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Universal Basic Income Argument Outline


Framework – government needs to provide basic human needs, government should protect positive rights, veil of ignorance (Rawls), human rights, free market morally unjust (it doesn’t protect the least disadvantaged, it redistributes wealth upward), the government has an obligation to reduce gender inequality and protect women in the private sphere

General poverty – people are poor now, Automation means more people will lose their jobs and end up poor

Inequality – it’s generally rising, UBI transfers some wealth from the rich to the poor
— Relative inequality is bad – social tensions and frustrations, unrest
— Absolute inequality/poverty is bad

Racial inequality – wealth currently unequally distributed among races

Reparations – UBI should be given as a corrective for past injustices

Gender inequality – means for women to escape abusive spouses, UBI is a way to value work in the home, UBI is way to equalize wages/offset generally lower wages for women, UBI means many women do not have to rely on sex work, women are more likely to be poor

Reduced criminal activity (though this is more of an impact to poverty, see above)

Economic stimulus – If the government interjected this much money into the economy, it would stimulate it

Entrepreneurship – if people have $ to fall back on, they will be able to take risks to start businesses

Education – more money is available to be invested into education

Welfare bad – some (though) not all argue that a UBI will replace welfare and that welfare is bad for these reasons –

  • Stigmatizing – people who are on welfare are labeled as “poor”
  • Poverty trap – to stay on welfare, you cannot make much $, which encourages people to stay poor

Working conditions. If people have at least some basic funds, they won’t have to take jobs with really poor working conditions.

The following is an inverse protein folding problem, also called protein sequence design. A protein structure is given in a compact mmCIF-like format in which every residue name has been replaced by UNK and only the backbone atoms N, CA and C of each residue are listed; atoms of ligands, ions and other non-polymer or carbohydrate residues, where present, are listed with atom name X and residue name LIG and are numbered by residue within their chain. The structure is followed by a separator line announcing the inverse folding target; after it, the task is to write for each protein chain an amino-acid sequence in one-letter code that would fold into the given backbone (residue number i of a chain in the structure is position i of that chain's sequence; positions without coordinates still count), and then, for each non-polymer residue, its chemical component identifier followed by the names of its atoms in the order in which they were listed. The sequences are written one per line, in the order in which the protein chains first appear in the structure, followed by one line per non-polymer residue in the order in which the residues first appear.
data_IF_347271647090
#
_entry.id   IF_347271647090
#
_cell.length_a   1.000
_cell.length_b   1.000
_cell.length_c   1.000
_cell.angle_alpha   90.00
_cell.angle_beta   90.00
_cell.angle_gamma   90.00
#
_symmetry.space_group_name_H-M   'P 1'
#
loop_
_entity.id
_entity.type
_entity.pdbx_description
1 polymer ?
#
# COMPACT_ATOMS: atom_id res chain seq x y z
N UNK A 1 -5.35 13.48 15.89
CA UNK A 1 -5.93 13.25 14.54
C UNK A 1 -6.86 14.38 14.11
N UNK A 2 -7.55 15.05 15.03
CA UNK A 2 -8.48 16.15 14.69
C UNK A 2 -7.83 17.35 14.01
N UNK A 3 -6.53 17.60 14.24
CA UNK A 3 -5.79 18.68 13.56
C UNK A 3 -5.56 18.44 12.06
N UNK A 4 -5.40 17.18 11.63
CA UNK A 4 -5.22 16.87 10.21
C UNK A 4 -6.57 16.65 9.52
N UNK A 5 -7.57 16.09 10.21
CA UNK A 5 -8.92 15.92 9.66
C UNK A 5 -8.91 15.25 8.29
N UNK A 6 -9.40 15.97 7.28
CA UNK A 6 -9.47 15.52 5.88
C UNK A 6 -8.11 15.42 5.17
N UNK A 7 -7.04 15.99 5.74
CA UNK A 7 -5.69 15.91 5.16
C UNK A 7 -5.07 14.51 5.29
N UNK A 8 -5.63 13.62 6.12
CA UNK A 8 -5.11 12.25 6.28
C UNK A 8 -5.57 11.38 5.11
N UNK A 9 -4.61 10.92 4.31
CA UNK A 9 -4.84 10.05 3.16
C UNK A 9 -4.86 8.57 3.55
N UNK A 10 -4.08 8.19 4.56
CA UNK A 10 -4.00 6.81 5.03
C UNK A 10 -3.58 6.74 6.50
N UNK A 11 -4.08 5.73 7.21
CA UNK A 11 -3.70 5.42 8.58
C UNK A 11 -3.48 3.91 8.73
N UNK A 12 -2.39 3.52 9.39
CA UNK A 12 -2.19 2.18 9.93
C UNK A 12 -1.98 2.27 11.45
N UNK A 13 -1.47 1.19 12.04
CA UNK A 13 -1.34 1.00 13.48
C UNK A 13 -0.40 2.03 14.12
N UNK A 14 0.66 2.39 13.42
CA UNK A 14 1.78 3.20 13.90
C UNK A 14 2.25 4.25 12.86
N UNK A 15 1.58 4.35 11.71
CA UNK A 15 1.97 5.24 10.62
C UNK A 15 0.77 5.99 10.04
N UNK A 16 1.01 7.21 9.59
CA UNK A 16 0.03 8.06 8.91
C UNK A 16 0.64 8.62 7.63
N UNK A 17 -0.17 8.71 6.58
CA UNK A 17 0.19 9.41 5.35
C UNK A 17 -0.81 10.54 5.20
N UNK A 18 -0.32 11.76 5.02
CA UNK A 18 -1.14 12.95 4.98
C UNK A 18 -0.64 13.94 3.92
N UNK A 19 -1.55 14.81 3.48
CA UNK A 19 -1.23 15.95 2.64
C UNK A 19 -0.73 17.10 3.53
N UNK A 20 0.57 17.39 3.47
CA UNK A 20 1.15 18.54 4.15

Work-life balance. UBI means individuals will not have to work as much, enabling a better work-life balance and a higher quality of life

UBI encourages work – (a) increased education, (b) people can concentrate on work when they don’t have to worry about their basic needs, people don’t develop skills when they have to focus on feeding their families and surviving

Environment – people are more willing to protect the environment when they don’t have to focus on daily survival 


Framework – greatest good for the greatest number (utilitarianism), pragmatism – should look at the pragmatic consequences, economic resource distribution is morally wrong (it’s theft)

Inflation – if the government puts that much $ into the economy it will trigger high inflation, especially when global economic growth is pretty strong (as it is now)

Taxes – funding a UBI will require higher taxes. Higher taxes hurt economic activity. Some Pro literature argues for a carbon tax, so Con teams can be prepared with carbon tax bad

Military spending cuts – funding a UBI will (also) require military spending cuts, military spending good

Deficit spending – funding a UBI will (also) require more deficit spending, deficit spending hurts the economy

Welfare cuts – funding a UBI will require cuts to social welfare, social welfare is better because it targets the poor and often has work requirements

[Note: UBI is so expensive that it is likely to require a combination of increased taxes, military spending cuts, deficit spending, and welfare cuts. Most figures say that in the US it would cost $3 trillion/year, and we currently spend approximately $1 trilion on social welfare. “If America levied a basic income that paid citizens a flat cash stipend large enough to lift them above the poverty line, the cost could potentially be destructive. According to the Economist, a country the size of the United States would need to raise the share of GDP collected in taxes by nearly 10% to pay every child and adult about $10,000 per year. More generous programs would require larger tax hikes and the cannibalization of most non-health related social spending.” —;   “An individual UBI of $10,000 per year—17 percent below the official poverty line—for the American population of more than 300 million people would cost more than $3 trillion annually. Greenstein sets that amount against current U.S. federal budget expenditures: “This single-year figure equals more than three-fourths of the entire yearly federal budget… It’s also equal to close to 100 percent of all tax revenue the federal government collects.”–]

It’s so expensive that we can’t even afford it

Giving people money without requiring any work encourages laziness

There haven’t been enough experiments done to show it’s effective, we should wait to do more experiments first

We should wait to see if widespread automation actually happens and then implement a UBI in the future if it does happen. If it does, we could tax AI and robotics companies then

Government power – UBI increases the power of the government and reduces the power of the individual. It actually makes the individual dependent on a government that has growing power

Alternatives – job guarantees, improved welfare,

Practical problems – it’s too expensive (see above), we can’t determine the level/amount, amounts would vary by city, examples don’t prove anything because they are so small and of limited value

People would waste the money